Idol groups have been all the rage in Japan, especially since the late 2000s. Each idol has his or her own signature color within the group. Fans wear color-coded merch of their favorite idol and wave a glow stick (can be chemical sticks, but these days they are usually LED) in that particular color. The trend has found its way to anime events where fans are waving sticks in various colors. At anime events for Kuroko’s Basketball, penlights are often on sale. Each character of Kuroko’s Basketball has a name associated with a color as well as matching hair color, therefore fans have no difficulty in finding the color of their favorite character.
The manga Kuroko’s Basketball is popular among both males and females, though it gained a large number of female fans after its anime adaptation. I knew it was popular among ladies beforehand, but I was surprised to find that the attendees of the special screening were almost all female, as there were only a few male fans, including myself, in the cinema when I arrived. In total, I think more than 80% of audience were female fans. I guess there were more devoted female fans of Kuroko’s Basketball who made the effort to visit the special screening. If it had been a screening for an anime with cute girl characters, the audience would have been all male fans.
The fans at the venue seemed so excited and started cheering at the trailers before the actual movie began. When the trailer of the movie Free! started, fans erupted in cheers. It made me realized that the fans of Free!, which shows good-looking guys in a swimming team, and the fans of Kuroko’s Basketball, in which good-looking guys play basketball, overlap for obvious reasons.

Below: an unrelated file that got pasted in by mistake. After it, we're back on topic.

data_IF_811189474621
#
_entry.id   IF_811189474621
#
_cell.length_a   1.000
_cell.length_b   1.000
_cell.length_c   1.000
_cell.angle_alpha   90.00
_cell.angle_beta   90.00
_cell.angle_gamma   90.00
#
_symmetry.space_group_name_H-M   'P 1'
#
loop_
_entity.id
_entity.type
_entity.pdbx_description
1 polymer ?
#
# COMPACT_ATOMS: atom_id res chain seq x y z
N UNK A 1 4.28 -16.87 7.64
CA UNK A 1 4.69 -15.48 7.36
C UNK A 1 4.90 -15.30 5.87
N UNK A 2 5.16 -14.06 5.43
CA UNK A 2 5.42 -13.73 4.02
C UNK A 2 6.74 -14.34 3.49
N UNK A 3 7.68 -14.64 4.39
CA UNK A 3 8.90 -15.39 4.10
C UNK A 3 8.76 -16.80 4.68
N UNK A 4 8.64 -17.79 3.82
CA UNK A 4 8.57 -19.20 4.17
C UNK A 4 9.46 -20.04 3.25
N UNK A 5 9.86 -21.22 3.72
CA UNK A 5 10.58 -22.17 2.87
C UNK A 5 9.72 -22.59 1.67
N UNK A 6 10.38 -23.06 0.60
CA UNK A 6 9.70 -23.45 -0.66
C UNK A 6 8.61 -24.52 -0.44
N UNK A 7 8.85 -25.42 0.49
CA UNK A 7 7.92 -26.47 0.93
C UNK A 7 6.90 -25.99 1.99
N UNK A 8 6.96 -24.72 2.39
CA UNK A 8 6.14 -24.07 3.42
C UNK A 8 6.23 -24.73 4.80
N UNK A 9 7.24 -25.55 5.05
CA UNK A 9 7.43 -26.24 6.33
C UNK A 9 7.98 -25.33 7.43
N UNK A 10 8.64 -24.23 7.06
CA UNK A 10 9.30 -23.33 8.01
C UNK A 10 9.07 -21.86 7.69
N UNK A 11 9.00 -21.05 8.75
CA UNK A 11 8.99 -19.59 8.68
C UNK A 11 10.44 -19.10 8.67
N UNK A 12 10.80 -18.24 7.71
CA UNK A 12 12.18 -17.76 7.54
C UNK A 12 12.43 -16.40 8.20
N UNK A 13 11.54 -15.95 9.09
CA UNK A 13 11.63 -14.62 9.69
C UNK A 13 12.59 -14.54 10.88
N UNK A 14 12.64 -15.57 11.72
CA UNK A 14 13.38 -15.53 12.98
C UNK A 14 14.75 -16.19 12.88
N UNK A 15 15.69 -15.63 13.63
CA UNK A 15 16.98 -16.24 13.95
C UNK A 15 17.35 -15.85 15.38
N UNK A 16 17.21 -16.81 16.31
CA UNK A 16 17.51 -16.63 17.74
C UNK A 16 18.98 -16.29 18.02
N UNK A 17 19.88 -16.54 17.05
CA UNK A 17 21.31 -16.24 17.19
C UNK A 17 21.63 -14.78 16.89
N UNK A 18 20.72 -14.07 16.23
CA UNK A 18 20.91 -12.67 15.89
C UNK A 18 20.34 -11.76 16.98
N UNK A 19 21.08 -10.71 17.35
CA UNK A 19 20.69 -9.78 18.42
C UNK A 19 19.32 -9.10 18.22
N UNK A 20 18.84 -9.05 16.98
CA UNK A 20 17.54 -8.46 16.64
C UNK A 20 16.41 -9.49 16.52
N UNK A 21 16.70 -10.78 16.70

The fans even cheered at the logo mark of Shueisha, the publisher of the original manga series. I clearly remember when one fan shouted ‘Projection I.G’ instead of ‘Production I.G.’ The anime also appeals to people who may not have had much interest in anime before, since Production I.G is one of the most renowned anime studios in Japan and conventional anime fans must have known the name. She might just have made a little mistake when reading the name, though.
The movie starts with Kagami’s recollection scenes of his middle school days. At the beginning, a fan asked to the screen, ‘Where did you come from?’ and he said his line, ‘I’m Taiga Kagami from America’ as if he were replying to her question. Some fans who attended the special screening must have watched the movie several times already and knew all about the story and lines, so that she knew exactly when and what to ask. The fans cheered Kagami when he made a slam dunk and waved their red penlights. The special screening went on like this all the way.
Every time the members of the Generation of Miracles appeared on screen, the cinema was filled with cheers from the fans. When Kagetora Aida, the father of Riko, appeared on screen, the fans called out ‘Papa!’ When one of the rival characters made a grumpy face, they shouted ‘smile!’ Whenever one of the Generation of Miracles members scored a point, they cheered and clapped as if they were watching a real match. When the rival team scored, they reassured their team by yelling ‘never mind!’ It was fun to hear someone shout, ‘he is so hot!’ at Murasakibara when he only sighed. Just before the recollection scene, someone gave a cue as, ‘let’s do the recollection bits!’ When one of characters calls ‘defense,’ everyone in the cinema call back ‘defense.’